The Step table by Michigan designer Erika Cross features an interchangeable top and base that can be stacked on top of each other at different heights, thanks to their ridged mating surfaces.
The design is based on a mechanical device called a step block, which consists of a pair of metal wedges with teeth running along one side and is used in workshops to clamp objects in place.
For the Step table, this geometry has been blown up to oversized proportions and turned into a deep black stepped wedge and cylinder duo, which can be arranged into different configurations with either placed on top.
"The same type of mechanical interface is present in the step blocks as in the two parts of the Step table, with the articulating teeth providing height adjustability," Cross told Dezeen.
"With a larger scale and with refined geometries, simple industrial tools have been repurposed into household furniture."
Thanks to its two reconfigurable elements, the table can offer a smaller or larger surface area depending on need and can be adjusted in height from a low coffee table to a taller side table.
According to Cross, facilitating this kind of active relationship with an object is a key aim of her design process.
"I believe that interaction creates value," explained the designer, who won Best in Show for the Step table at this year's NYCxDESIGN Awards.
"A piece that can be customised or reconfigured is an invitation for the user to get involved with it. This interaction strengthens the user's bond with the object."
The piece was originally rendered as a lacquered MDF model as part of an intensive, year-long prototyping phase, with the aim of creating a streamlined batch production process.
Based on this master model, the designer made moulds in which the final piece was cast using a plaster and resin composite called Jesmonite.
The result is a production process that relies on only two elements – the mould and the casting material.
"I was concerned with reducing cost, decreasing lead time and minimising waste," she explained.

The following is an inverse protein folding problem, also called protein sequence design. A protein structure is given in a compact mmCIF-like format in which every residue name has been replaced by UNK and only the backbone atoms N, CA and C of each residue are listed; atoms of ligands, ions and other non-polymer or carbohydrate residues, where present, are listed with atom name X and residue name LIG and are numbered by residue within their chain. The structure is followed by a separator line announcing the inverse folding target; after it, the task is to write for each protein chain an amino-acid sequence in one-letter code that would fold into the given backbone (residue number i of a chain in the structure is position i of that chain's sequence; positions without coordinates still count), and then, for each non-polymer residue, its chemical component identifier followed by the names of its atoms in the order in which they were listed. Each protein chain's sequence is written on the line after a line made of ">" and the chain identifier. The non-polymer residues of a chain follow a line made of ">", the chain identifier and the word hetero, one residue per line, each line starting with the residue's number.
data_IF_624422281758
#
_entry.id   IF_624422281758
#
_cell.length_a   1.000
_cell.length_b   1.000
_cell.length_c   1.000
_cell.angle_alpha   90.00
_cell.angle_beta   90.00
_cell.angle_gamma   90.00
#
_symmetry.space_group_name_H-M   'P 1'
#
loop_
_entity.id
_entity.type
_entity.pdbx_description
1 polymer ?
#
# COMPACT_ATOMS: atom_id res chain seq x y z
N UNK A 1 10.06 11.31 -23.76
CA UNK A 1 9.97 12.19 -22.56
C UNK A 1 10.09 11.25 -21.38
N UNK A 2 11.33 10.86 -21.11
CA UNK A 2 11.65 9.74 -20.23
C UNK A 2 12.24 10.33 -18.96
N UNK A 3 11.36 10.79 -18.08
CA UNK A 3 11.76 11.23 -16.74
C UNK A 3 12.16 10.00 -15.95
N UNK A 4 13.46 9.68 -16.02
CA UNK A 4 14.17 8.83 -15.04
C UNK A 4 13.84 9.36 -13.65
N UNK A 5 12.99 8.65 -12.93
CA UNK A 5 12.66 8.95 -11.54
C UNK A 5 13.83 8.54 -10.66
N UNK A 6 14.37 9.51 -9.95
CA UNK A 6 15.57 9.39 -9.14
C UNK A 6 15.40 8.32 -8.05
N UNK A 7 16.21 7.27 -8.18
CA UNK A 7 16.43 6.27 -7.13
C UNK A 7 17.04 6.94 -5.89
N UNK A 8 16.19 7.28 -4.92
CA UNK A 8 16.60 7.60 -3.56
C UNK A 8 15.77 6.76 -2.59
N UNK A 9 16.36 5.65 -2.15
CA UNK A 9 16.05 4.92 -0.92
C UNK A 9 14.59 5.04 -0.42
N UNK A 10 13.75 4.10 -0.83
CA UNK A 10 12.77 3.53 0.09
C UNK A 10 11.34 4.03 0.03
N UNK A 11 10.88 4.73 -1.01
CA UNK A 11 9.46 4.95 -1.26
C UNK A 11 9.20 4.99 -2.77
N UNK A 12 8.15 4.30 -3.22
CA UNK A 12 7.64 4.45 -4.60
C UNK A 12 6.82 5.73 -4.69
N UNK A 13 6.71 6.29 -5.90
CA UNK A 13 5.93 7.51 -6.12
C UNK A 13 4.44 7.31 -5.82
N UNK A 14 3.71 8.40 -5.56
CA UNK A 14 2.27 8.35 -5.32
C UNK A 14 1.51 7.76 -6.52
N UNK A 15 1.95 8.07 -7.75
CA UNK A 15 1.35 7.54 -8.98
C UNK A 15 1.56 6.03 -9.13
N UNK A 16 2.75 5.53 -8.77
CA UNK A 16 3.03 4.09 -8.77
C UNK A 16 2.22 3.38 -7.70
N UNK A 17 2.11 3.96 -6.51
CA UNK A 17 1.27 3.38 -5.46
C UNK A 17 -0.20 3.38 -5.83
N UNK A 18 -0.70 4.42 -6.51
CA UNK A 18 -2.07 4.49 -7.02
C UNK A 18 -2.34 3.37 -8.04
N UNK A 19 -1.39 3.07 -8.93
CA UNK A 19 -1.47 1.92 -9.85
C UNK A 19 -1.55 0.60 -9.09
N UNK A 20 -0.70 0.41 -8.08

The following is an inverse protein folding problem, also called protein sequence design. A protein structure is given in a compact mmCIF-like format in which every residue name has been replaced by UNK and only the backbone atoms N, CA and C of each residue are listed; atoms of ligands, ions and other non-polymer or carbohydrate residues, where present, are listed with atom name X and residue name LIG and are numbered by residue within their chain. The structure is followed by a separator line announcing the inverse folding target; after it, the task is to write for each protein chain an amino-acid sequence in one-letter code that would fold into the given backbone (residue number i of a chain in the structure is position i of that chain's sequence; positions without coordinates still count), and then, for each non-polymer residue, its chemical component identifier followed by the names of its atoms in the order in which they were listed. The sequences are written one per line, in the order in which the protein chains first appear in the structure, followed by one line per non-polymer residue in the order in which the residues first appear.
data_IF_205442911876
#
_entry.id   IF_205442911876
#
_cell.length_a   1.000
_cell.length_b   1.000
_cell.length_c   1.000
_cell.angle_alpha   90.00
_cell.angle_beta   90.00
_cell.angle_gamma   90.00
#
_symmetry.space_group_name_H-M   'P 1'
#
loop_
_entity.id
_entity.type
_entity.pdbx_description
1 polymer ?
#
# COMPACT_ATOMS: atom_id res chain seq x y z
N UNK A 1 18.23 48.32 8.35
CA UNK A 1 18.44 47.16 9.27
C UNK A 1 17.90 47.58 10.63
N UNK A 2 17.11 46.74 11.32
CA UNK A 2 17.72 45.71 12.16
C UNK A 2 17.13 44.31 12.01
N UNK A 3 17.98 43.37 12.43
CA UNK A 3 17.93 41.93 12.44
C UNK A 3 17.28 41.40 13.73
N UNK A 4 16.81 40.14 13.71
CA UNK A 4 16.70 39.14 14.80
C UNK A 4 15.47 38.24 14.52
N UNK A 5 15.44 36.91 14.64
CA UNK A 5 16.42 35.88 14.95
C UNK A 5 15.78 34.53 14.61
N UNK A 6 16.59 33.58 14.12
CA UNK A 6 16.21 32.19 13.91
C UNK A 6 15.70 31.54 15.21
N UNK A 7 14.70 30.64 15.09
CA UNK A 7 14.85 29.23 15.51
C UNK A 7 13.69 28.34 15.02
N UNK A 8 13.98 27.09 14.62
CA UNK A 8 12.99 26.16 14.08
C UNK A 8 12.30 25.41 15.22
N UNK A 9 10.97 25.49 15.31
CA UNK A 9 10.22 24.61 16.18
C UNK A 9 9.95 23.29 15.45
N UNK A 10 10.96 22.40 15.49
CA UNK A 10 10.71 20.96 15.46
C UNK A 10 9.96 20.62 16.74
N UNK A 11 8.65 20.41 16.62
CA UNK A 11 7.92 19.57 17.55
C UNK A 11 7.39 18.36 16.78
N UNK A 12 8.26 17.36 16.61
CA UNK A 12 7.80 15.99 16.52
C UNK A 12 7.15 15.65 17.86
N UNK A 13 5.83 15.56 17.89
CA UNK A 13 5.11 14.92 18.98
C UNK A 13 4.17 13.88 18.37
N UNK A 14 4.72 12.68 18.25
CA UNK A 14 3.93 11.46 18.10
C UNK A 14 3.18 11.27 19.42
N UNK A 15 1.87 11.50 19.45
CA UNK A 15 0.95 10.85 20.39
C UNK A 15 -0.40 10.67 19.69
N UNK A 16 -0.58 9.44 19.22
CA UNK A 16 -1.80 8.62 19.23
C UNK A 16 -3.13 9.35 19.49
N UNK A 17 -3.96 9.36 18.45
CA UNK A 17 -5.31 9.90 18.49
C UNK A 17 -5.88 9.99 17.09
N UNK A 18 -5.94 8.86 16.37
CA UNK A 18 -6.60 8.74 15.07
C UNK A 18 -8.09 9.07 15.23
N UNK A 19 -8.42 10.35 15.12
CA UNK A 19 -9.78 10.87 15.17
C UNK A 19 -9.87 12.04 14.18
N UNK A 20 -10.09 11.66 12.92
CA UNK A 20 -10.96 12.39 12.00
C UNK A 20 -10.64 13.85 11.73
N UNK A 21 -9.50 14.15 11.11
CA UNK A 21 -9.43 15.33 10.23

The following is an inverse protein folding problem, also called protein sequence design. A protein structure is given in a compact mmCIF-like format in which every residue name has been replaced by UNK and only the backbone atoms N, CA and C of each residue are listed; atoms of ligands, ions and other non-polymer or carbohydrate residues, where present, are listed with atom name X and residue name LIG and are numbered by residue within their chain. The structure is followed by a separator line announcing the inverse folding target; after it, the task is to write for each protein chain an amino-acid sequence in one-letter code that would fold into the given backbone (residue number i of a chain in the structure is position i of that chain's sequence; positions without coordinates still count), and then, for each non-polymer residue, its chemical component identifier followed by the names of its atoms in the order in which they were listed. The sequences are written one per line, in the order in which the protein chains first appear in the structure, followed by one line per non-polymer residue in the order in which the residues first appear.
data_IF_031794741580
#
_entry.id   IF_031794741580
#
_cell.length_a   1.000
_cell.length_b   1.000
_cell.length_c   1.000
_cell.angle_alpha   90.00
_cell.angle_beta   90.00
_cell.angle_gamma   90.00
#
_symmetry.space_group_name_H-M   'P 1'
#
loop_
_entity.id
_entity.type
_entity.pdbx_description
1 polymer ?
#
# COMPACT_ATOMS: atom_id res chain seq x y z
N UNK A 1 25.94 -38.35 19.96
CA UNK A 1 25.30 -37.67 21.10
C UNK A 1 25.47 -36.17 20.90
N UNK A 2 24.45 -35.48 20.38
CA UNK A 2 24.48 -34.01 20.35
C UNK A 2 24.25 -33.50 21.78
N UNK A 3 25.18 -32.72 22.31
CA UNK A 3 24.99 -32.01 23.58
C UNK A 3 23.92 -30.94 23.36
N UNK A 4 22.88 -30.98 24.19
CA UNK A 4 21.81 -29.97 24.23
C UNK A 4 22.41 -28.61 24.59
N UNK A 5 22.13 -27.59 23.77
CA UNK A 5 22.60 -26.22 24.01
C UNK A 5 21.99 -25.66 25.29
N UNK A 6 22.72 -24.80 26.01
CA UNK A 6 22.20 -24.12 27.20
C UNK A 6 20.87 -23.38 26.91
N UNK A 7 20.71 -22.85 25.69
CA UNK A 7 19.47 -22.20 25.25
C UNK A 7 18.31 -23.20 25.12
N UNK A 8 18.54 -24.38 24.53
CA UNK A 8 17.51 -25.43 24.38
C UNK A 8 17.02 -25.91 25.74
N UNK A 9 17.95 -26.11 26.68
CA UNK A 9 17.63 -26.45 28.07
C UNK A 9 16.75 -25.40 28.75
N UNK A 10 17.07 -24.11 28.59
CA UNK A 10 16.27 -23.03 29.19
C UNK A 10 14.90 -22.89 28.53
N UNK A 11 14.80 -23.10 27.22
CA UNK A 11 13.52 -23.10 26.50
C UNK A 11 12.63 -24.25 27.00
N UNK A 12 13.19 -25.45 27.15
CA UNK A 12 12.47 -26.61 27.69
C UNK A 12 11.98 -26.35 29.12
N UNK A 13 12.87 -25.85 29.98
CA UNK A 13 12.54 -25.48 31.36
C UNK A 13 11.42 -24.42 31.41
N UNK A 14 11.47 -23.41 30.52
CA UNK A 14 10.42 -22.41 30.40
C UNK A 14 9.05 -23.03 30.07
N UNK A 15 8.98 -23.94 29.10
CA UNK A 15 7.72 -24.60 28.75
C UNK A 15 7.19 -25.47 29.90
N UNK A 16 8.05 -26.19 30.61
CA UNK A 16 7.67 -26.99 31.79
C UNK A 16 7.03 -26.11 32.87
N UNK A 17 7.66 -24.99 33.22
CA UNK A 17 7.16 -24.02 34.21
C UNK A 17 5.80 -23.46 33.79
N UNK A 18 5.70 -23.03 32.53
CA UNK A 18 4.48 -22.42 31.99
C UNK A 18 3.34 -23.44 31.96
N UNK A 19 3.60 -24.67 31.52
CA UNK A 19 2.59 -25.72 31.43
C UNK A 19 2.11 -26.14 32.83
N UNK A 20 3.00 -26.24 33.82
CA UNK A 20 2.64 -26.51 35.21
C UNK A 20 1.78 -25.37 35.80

"I wanted to be able to reproduce the design in a streamlined and resilient way without the need for specialised tools or workspaces during the production phase. The casting phase could be accomplished in a workspace with very modest infrastructure and staff, even a residential basement or garage."
Although Cross didn't design the process with a global pandemic in mind, she says recent events have reinforced the importance of fostering resilient, flexible production.
"I believe that the ability to adapt to changing consumer demand and varying resource availability in the production phase may be the new normal moving forward," she explained.
"With social distancing, lockdowns and other consequences of the pandemic, we cannot take it for granted that the staff and facilities that were available yesterday will still be available today."
Earlier this year Jonas Petterson, the CEO of Swedish design studio Form Us With Love, told Dezeen that the pandemic could lead to more localised supply chains across the industry.
"The virus is making us consider how supply chains work, how global business can be decentralized and less dependant on central hubs," said Petterson.
Similarly, in Dezeen's most-read story of the year, trend forecaster Li Edelkoort argued that the pandemic could offer us a chance to "build a new economy with other values and ways of handling production, transport, distribution and retail".